LongRangeDave

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If they introduce road tax I expect benefit in kind rates for EVs will go up as well. A relatively easy way to raise some extra cash.
 

Lguk

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Unless they're planning a complete vehicle tax overhaul, which will take significant time to go through parliamentary process. Any new taxes will only apply to newly registered vehicles, as has happened over the last few changes.

Personally I thought the idea of everyone paying the same, and it being a first registration/first 3 years higher cost for specific types of vehicle that fall outside the direction of travel (currently polluting vehicles) worked well and was easily understandable.

The ice vehicle tax works on a cost per mile and efficiency basis rather well, huge v8 you'll buy more petrol per mile than an ecoboost fiesta and pay more tax for being inefficient, if you travel 15k miles a year vs someone travelling 5k, you'll pay 3 times the amount of fuel tax. Then everyone pays road fund licence to access the roads. Essentially setting a minimum. How you translate that to EV without discouraging the switch is the tricky part.
 

smokie

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I can't recall which site it was but there was a surprising amount of glee in the comments under an article which talked about possible vehicle tax and fuel tax for EVs. And people gloating over the mpg they get from their diesels etc. Is it the politics of envy at work I wonder, alongside not caring for the future of the planet?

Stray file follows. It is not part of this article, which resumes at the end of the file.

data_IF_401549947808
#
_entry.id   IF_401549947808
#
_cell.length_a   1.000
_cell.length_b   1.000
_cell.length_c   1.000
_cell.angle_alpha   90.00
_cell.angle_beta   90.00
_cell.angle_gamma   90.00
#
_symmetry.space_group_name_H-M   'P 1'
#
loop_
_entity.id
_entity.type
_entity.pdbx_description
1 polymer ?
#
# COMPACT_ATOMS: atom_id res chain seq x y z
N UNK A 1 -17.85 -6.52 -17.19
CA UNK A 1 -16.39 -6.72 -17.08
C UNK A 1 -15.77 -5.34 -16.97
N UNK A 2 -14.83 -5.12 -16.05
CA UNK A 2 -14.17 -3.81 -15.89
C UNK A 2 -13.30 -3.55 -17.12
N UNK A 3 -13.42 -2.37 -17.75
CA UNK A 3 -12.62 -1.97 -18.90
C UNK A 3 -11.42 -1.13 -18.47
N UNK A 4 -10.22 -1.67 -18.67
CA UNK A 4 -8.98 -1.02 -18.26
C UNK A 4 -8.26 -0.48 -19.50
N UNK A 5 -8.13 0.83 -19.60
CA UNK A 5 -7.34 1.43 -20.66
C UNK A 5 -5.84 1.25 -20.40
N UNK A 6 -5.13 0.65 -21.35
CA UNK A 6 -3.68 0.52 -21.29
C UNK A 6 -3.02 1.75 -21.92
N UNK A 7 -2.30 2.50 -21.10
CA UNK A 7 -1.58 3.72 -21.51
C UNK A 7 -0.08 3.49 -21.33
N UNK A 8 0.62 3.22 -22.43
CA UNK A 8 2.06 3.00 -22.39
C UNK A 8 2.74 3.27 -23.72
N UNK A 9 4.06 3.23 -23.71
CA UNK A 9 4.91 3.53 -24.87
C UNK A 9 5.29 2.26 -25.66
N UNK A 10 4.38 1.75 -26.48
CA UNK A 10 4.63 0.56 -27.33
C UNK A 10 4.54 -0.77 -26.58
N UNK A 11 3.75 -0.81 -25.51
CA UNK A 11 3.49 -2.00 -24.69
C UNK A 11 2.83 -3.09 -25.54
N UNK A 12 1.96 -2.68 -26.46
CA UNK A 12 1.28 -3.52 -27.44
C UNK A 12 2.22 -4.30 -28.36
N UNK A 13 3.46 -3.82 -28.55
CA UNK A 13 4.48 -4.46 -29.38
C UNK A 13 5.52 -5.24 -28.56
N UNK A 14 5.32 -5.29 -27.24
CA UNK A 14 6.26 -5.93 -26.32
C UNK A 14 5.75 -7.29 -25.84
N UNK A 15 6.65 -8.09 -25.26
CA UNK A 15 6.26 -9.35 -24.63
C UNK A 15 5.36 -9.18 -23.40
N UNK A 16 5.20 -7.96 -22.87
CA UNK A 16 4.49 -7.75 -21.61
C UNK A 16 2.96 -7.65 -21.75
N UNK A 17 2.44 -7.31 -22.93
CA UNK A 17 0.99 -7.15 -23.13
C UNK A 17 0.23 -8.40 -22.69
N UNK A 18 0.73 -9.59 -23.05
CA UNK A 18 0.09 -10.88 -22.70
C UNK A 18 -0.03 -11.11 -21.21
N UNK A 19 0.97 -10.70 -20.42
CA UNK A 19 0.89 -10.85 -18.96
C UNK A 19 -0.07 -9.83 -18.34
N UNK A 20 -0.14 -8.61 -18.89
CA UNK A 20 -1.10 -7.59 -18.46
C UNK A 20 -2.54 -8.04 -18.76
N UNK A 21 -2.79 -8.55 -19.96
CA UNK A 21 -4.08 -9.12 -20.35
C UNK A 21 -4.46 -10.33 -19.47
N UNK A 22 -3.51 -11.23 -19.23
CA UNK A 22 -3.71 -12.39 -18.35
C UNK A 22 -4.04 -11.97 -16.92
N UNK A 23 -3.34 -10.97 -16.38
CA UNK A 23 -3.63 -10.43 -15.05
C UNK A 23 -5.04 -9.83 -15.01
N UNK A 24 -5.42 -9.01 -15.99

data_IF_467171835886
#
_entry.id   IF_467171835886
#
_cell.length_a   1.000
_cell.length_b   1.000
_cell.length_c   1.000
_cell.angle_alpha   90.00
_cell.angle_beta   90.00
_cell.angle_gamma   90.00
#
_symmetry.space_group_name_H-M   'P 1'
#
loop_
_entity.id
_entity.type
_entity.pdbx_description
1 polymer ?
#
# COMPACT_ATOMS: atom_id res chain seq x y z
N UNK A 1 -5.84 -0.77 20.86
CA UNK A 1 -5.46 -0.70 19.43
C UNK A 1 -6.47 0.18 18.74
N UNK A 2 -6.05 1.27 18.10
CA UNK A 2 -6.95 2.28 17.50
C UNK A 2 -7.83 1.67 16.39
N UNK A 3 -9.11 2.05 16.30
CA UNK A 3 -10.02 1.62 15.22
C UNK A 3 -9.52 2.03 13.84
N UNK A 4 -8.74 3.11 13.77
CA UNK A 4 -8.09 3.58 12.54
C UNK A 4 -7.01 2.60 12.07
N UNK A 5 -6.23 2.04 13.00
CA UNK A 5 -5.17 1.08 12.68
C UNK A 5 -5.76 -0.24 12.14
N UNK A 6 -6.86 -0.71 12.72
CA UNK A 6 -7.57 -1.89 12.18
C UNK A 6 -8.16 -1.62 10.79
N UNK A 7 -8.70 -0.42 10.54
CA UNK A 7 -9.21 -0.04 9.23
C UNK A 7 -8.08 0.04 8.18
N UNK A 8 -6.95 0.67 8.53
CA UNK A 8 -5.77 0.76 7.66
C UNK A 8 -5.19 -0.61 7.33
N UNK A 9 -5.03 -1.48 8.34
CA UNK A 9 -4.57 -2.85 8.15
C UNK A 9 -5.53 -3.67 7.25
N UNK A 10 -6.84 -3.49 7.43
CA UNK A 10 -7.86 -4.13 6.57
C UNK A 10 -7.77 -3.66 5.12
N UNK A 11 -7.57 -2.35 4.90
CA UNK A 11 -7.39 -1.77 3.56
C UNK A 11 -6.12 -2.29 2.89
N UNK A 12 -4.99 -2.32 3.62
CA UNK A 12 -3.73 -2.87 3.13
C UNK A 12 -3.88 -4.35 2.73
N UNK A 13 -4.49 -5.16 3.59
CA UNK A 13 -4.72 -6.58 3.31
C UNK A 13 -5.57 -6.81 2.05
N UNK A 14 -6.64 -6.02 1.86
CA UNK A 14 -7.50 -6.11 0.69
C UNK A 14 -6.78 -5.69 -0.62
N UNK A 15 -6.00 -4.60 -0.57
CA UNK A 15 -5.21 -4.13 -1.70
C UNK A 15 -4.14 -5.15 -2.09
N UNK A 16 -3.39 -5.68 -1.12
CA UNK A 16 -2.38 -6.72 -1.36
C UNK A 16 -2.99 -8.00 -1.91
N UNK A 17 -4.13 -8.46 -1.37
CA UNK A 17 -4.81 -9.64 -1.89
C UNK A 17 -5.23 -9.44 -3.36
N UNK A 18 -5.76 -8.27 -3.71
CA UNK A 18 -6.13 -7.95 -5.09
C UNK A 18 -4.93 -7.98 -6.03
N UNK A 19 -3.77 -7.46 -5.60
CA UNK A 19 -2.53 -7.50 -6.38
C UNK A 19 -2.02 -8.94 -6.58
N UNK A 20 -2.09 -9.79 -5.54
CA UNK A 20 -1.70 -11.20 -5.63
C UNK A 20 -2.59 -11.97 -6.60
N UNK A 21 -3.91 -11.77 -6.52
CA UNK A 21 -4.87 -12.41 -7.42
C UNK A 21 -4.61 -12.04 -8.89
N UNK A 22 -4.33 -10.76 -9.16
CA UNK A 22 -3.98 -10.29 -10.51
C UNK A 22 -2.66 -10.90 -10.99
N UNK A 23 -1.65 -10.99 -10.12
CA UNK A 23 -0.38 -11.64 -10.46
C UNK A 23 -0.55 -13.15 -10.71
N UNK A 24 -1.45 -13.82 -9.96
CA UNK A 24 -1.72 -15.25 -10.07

Lguk

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I suspect any overhaul that sees EV pay a similar tax level to current ICE pricing. (for example cost per mile equiv to an average mpg vehicle pays in fuel tax, plus road fund licence) will also see ICE taxation increased to ensure people switch over. I noted that Diesel is back over £1.90/L in my local area.

Not everyone that switches to EV is doing so from an altruistic viewpoint, and as the government pushes that particular direction, financial carrots and sticks will be used to ensure the mainstream makes the switch for the greater good.
 

Hairyfool

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Ah yes, trickle down economics. The idea that if we subsidise a rich man's slap up meal at the Savoy we get the chance to lick his plate afterwards.
Yes but for the rich man to have a slap-up meal at the Savoy he also has to get there, somebody cooks it, somebody provides the ingredients, washes up after and so on.

It is a bit demeaning when collectively class them as "lick his plate", I would rather say "get money out of his fat wallet and into my empty one" economics. However you look at it that is how capitalist economy works. I'll bet President Xi has more money in his than the farmer who grows his rice has.
 

Macadoodle

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What's the likelihood of the 'free lunch' for EV road tax coming to an end thurs ? Rumour is it will, wonder if Hunt will make it retrospective or from April 23 :unsure: